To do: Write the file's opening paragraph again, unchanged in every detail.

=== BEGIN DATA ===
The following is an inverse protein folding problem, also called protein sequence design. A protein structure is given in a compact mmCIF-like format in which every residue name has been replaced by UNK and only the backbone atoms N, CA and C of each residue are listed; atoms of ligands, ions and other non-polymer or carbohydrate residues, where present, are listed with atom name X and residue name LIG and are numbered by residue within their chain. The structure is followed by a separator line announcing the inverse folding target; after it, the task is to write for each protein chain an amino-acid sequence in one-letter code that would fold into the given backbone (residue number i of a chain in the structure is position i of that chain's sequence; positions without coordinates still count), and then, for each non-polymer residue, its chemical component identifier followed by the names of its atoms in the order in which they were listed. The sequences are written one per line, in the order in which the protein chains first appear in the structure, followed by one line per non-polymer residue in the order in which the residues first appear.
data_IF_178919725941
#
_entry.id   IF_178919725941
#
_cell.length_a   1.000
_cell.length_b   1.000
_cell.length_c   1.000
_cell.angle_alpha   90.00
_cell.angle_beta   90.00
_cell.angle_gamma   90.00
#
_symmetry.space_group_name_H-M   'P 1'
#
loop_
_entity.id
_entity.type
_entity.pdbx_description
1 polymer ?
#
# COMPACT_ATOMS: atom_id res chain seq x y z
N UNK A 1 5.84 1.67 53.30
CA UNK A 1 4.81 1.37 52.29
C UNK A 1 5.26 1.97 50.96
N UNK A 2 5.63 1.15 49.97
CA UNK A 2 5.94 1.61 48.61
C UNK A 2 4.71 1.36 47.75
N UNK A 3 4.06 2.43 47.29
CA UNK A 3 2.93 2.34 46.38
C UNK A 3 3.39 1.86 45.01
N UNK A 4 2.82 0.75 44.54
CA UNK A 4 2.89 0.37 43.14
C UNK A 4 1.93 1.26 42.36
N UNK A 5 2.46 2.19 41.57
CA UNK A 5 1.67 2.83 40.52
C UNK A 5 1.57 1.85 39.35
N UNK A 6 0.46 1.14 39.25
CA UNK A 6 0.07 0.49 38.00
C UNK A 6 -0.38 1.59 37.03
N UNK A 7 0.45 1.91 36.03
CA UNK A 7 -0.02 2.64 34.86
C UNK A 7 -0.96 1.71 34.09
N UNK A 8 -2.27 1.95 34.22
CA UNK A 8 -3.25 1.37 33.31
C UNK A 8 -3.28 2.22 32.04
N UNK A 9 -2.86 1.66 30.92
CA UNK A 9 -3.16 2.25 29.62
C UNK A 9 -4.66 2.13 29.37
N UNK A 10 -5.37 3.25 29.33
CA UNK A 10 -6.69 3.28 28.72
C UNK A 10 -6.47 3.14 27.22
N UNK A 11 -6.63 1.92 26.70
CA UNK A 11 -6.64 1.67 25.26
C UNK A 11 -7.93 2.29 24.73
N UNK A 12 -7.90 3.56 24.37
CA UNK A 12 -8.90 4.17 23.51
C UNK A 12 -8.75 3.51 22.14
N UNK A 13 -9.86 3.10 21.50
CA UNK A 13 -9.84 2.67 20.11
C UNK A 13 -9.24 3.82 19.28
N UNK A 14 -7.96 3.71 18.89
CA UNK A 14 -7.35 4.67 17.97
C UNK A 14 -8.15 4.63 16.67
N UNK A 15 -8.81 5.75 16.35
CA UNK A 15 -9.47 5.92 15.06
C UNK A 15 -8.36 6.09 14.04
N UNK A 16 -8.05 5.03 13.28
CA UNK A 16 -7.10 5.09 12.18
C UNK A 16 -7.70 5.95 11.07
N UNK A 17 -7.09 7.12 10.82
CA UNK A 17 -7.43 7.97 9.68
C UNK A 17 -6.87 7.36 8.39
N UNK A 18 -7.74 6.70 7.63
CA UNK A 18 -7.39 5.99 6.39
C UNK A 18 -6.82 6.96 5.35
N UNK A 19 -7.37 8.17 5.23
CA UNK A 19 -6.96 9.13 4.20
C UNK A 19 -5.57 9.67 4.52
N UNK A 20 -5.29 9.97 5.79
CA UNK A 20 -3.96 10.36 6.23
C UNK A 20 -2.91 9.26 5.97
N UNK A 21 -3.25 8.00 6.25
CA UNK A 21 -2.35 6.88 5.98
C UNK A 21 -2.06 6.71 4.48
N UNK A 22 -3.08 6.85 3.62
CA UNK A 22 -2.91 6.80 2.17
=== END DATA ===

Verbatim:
The following is an inverse protein folding problem, also called protein sequence design. A protein structure is given in a compact mmCIF-like format in which every residue name has been replaced by UNK and only the backbone atoms N, CA and C of each residue are listed; atoms of ligands, ions and other non-polymer or carbohydrate residues, where present, are listed with atom name X and residue name LIG and are numbered by residue within their chain. The structure is followed by a separator line announcing the inverse folding target; after it, the task is to write for each protein chain an amino-acid sequence in one-letter code that would fold into the given backbone (residue number i of a chain in the structure is position i of that chain's sequence; positions without coordinates still count), and then, for each non-polymer residue, its chemical component identifier followed by the names of its atoms in the order in which they were listed. The sequences are written one per line, in the order in which the protein chains first appear in the structure, followed by one line per non-polymer residue in the order in which the residues first appear.